WHEREAS, several national and international student organizations and student governments have developed the Student Statement on the Right to Research to explain student interests in the scholarly communications system and to rally students in support of open access; then
THEREFORE, BE IT RESOLVED that the students of [Your College] endorse the Student Statement on the Right to Research and open access to academic research; and
THEREFORE, BE IT FUTHER RESOLVED that the students of the [Your College] call on the [Your College] administration, governments and research funders, researchers, and fellow students to support open access to academic research.
This resolution example from the faculty senate of Wake Forest University opposes North Carolina's House Bill 2.
This resolution example from the student government at The University of Texas at Dallas opposes numerous Texas anti-LGBTQ bills.
How does Voting Work?
Each student government by-laws and constitutions call for a different number of votes to either pass or not pass the resolution.
Normally it is determined by a majority voting or a two-thirds voting. Be sure to read the by-laws carefully.
There are only 4 options to voting:
Where does the resolution go after the representatives have voted?
The executive branch must sign off on the resolution. This is where the executive branch has the chance to veto or pass the resolution. If vetoed, the resolution would then be resubmitted to the voting branch for an option to override the veto with a two-thirds vote. In most three branched governments, the resolution would then continue to the judicial board for final voting. Again, this is dependent on your university’s by-laws and university constitution.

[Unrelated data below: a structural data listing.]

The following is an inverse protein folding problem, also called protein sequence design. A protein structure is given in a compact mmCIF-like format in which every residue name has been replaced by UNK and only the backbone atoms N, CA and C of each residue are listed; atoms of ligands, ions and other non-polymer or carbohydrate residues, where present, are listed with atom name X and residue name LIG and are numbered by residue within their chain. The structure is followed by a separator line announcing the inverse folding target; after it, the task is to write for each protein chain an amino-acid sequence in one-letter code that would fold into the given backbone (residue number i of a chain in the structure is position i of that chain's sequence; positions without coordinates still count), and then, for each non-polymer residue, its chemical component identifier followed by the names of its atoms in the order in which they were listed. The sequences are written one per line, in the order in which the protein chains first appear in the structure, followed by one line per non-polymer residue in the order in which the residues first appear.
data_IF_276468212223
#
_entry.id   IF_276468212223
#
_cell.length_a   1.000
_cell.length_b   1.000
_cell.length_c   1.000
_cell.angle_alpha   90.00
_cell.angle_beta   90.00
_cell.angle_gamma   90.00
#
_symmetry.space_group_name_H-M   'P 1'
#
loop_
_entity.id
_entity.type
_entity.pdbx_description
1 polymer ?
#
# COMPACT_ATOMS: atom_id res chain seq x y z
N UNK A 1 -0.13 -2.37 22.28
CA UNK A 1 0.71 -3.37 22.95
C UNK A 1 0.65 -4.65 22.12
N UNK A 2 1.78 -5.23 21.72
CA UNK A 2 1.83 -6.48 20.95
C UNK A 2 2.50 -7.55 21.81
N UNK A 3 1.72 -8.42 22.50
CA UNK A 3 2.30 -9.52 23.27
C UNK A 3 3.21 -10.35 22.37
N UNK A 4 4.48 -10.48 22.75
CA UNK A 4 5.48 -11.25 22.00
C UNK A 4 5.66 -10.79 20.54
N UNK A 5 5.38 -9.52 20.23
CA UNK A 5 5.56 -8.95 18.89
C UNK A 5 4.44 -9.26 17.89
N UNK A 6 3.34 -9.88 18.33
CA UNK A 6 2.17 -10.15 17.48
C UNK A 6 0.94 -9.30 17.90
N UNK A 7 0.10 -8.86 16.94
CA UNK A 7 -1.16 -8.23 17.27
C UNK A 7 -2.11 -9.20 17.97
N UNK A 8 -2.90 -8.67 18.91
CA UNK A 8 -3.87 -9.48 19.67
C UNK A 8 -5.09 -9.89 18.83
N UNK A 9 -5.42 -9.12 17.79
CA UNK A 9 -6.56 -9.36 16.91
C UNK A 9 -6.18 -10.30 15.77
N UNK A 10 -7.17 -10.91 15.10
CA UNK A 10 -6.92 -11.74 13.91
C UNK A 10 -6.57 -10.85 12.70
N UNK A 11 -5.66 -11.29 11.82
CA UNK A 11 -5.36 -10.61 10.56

First and foremost, make a list of arguments that can go against your resolution. Write them up and use your points to counteract the arguments against your resolution.
Campaigning is exactly like lobbying. Here are the following ways that you can successfully campaign for your resolution:
Individually meet with EACH voting member BEFORE your resolution is voted on and give your elevator pitch- why their constituents would want them to vote for your resolution.
The best way to ensure that you can form a relationship with them for future references is to individually do a follow up with the voting members. This shows that you are invested in their opinions and are open to working with them in the future.
When working on passing a piece of legislation, your goal is to target the whole campus community. You want as many people as you can from different parts of campus to show interest in the bill. The more diversity in the support, the more likely the voting members will positively respond.
Getting people to join your cause is a lot like building a coalition- you should talk to leaders of organizations who you think may support your resolution on your campus to join forces. It never hurts to have more people joining the cause.